• perlhaqr says:

      And if not directly from the suras, then at least from the hadiths. Find some passages about how slavery is perfectly acceptable, or marrying pre-teen girls, or the like. There’s plenty of stuff that would likely offend a modern, western audience.

      • Marko Kloos says:

        Nothing in there that can’t be found in the Bible as well, by the way. Believers have a habit of reading holy books selectively…both theirs, and those of Team Not Us.

        Of course, if you suggest the Bible has passages condoning slavery or marrying pre-teen girls, you’re “quoting out of context”.

        • perlhaqr says:

          *shrug*

          I’m not “Team Bible” either. (Actually, I’m more “Team Principia Discordia”, but that’s pretty well beside the point.)

          My point was that they could find some juicy stuff in there if they wanted to go that route. I guess my secondary point would be more that I suspect it’s easier to find people on Team Koran who actually feel that way, moreso than on Team Bible. I’d say “that’s more a culture thing”, but it’s a fairly fuzzy line in most of the world to say where “religion” ends and “culture” begins.

        • og says:

          “Nothing in there that can’t be found in the Bible as well, by the way. Believers have a habit of reading holy books selectively…both theirs, and those of Team Not Us.”

          Um, wrong. And as I have made clear, I have no beliefs. I know both books intimately, clearly and obviously, you do not.

        • divemedic says:

          How about:
          Colossians 3:22

          Slaves, obey in everything those who are your earthly masters, not with eyeservice, as men-pleasers, but in singleness of heart, fearing the Lord. Whatever your task, work heartily…

          So slaves are OK, according to the Christian Bible.

          Deut 21:18-21 says:

          If someone has a stubborn and rebellious son who will not obey his father and mother, who does not heed them when they discipline him, then his father and his mother shall take hold of him and bring him out to the elders of his town at the gate of that place. They shall say to the elders of his town, ‘This son of ours is stubborn and rebellious. He will not obey us. He is a glutton and a drunkard.’ Then all the men of the town shall stone him to death. So you shall purge the evil from your midst; and all Israel will hear, and be afraid.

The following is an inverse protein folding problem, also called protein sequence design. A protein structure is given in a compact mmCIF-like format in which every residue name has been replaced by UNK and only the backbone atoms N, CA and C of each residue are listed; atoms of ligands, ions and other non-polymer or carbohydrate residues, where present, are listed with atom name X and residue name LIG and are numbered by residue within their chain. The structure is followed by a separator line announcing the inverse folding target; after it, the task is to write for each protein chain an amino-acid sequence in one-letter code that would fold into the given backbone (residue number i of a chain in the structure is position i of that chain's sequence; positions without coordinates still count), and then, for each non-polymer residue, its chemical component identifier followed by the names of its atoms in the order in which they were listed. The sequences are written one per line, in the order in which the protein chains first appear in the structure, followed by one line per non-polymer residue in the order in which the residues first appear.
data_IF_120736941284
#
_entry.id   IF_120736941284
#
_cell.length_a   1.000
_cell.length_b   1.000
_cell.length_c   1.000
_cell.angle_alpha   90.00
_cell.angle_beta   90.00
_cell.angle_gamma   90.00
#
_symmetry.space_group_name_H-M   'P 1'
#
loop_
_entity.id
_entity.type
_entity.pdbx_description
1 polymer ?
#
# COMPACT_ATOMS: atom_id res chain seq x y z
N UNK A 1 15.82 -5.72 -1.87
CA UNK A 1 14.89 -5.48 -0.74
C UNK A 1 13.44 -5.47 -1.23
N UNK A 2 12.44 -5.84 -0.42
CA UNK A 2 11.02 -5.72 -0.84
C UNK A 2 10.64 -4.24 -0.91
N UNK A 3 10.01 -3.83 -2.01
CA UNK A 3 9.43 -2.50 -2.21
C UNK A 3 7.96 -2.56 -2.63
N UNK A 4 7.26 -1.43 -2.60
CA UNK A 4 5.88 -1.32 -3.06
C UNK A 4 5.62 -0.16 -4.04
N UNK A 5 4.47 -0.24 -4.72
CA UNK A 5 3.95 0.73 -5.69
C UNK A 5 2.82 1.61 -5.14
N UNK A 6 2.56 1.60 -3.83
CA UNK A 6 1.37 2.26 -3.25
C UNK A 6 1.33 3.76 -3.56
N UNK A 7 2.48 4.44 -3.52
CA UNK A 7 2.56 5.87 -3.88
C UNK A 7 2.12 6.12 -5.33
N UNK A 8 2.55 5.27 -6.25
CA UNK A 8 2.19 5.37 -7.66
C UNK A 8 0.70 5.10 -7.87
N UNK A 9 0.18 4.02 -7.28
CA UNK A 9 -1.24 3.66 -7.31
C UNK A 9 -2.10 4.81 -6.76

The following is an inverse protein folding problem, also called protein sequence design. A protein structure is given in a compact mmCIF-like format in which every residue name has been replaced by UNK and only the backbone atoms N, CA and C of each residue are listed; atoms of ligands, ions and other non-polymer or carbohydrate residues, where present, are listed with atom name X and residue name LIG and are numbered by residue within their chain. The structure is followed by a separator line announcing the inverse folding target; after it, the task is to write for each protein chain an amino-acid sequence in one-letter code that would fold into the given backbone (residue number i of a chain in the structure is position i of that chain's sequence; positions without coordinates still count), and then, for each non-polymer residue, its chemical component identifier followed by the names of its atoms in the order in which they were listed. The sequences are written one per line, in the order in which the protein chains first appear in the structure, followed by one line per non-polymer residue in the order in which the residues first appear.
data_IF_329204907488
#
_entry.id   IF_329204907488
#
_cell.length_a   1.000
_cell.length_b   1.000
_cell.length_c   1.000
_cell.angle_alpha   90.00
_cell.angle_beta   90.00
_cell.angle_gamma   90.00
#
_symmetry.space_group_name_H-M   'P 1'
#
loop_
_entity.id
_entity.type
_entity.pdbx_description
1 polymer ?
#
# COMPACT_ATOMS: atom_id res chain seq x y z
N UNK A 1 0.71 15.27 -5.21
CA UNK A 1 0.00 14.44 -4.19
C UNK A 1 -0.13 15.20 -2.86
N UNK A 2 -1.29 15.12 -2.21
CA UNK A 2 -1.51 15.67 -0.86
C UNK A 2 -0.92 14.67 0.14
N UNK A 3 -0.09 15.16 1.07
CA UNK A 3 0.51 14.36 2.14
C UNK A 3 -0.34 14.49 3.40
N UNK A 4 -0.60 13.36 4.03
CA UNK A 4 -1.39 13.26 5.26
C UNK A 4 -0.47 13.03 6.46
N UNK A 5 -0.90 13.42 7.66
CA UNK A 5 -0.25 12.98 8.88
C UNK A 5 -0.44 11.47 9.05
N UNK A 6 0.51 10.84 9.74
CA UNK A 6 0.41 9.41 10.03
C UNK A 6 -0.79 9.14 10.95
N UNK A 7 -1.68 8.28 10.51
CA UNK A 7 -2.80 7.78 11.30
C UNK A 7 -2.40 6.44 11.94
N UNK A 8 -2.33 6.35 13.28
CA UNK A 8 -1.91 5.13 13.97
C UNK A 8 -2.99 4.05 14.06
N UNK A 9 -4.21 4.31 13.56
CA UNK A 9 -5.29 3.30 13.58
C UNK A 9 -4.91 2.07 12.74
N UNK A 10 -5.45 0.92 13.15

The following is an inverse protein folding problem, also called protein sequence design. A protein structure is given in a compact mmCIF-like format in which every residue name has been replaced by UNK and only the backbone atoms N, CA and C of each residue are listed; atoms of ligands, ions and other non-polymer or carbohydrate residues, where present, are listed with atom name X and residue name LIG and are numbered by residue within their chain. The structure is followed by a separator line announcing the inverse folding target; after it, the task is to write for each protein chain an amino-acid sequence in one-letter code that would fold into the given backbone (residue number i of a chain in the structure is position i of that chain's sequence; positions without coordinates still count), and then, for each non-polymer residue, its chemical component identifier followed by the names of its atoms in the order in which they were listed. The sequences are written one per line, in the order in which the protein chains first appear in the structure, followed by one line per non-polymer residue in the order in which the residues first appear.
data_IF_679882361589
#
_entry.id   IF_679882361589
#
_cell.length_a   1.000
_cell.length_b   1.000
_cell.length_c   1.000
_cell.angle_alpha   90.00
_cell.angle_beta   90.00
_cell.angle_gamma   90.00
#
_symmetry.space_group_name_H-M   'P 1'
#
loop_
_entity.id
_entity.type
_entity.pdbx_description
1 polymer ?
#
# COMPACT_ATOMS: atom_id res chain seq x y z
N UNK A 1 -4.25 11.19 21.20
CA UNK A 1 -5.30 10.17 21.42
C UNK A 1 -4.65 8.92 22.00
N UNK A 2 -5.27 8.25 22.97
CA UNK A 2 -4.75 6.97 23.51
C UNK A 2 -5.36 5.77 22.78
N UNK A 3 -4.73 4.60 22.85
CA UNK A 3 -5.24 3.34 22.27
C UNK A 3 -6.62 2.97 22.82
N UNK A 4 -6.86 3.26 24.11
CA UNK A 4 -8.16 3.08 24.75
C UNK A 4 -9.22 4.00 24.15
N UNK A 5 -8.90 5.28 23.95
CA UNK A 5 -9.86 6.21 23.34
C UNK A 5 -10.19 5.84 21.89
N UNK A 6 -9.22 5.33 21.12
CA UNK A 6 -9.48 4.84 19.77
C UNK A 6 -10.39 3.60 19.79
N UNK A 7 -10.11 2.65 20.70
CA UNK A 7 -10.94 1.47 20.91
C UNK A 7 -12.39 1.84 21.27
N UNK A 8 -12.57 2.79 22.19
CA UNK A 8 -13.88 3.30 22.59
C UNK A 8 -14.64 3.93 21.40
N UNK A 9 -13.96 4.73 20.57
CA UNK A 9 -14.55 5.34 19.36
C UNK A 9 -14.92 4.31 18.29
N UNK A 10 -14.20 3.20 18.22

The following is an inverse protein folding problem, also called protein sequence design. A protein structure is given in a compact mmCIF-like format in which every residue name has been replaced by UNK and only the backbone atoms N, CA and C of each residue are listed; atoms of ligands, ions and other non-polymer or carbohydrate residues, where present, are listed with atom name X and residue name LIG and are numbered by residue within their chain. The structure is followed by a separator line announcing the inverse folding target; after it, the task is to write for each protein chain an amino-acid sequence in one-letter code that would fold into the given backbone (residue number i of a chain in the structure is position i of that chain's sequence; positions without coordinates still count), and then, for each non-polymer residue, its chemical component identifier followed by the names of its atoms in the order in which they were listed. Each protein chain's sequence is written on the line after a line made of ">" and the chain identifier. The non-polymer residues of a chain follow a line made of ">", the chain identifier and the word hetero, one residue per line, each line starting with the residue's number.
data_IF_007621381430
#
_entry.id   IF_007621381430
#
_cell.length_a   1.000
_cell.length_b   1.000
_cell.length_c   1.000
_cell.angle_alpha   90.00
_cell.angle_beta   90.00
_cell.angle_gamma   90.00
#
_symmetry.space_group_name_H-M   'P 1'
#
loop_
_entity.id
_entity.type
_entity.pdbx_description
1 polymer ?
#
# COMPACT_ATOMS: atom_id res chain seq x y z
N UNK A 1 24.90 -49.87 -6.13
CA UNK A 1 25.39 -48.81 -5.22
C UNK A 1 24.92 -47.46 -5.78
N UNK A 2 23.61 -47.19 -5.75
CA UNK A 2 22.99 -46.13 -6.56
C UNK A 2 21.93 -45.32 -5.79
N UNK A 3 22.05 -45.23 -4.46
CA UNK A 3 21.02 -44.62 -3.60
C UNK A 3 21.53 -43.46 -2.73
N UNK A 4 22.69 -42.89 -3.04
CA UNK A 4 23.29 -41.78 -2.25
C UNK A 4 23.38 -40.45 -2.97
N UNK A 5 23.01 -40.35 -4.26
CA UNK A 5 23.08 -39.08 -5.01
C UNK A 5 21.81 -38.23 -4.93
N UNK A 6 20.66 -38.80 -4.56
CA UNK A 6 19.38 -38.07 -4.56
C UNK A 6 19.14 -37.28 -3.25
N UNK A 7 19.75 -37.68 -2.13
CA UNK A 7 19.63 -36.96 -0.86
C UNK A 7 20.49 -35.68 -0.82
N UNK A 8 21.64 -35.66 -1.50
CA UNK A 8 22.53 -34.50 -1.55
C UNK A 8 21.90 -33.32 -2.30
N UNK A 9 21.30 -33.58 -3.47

Better run out and kill your teenage kids when they talk back to you.

          Exodus 35:2:

          For six days, work is to be done, but the seventh day shall be your holy day, a Sabbath of rest to the LORD. Whoever does any work on it must be put to death.

          Think about that how many people work on the Sabbath — all the employees of Wal-Mart, Target, Best Buy, Home Depot, Linnens & things, grocery stores, convenience stores, power plants, airlines, hospitals, emergency services and on and on and on. You should start killing them all now.

        • og says:

          Come back when you’ve read the Koran, Dive.

        • divemedic says:

          What does it say that the Bible doesn’t? Or are you only good at generalities: “They are not like me, so they MUST be evil.”

        • Marko Kloos says:

          Not the point, og. You said it was “wrong” to assert that the nasty stuff in the Koran can’t also be found in the Bible. Anyone can cherry-pick the doozies out of either book to show that Those Others are violent savages.

        • og says:

          “What does it say that the Bible doesn’t?”

          Oh, mostly the stuff about enslaving or murdering anyone not islamic. But if you read it for yourself, you’ll find that. Which I encourage, don’t take MY word for it, read it yourself and discover the hatred it involves.

          “Anyone can cherry-pick the doozies out of either book to show that Those Others are violent savages”

          Um, no. There is no place anywhere where Jesus commands his followers to enslave, murder, or supress the beliefs of anyone, period. it is not necesary to cherry pick that from the Koran, it’s there for all to see. it’s not possible to cherry pick it from the Bible, as it doesn’t exist.

          I’m sorry, I’m dealing with an eye injury and can barely see to type, the pain is incredible. Other, better people than I have been through this over and over again, and there is only one conclusion to which one can come on studying Islamic theology.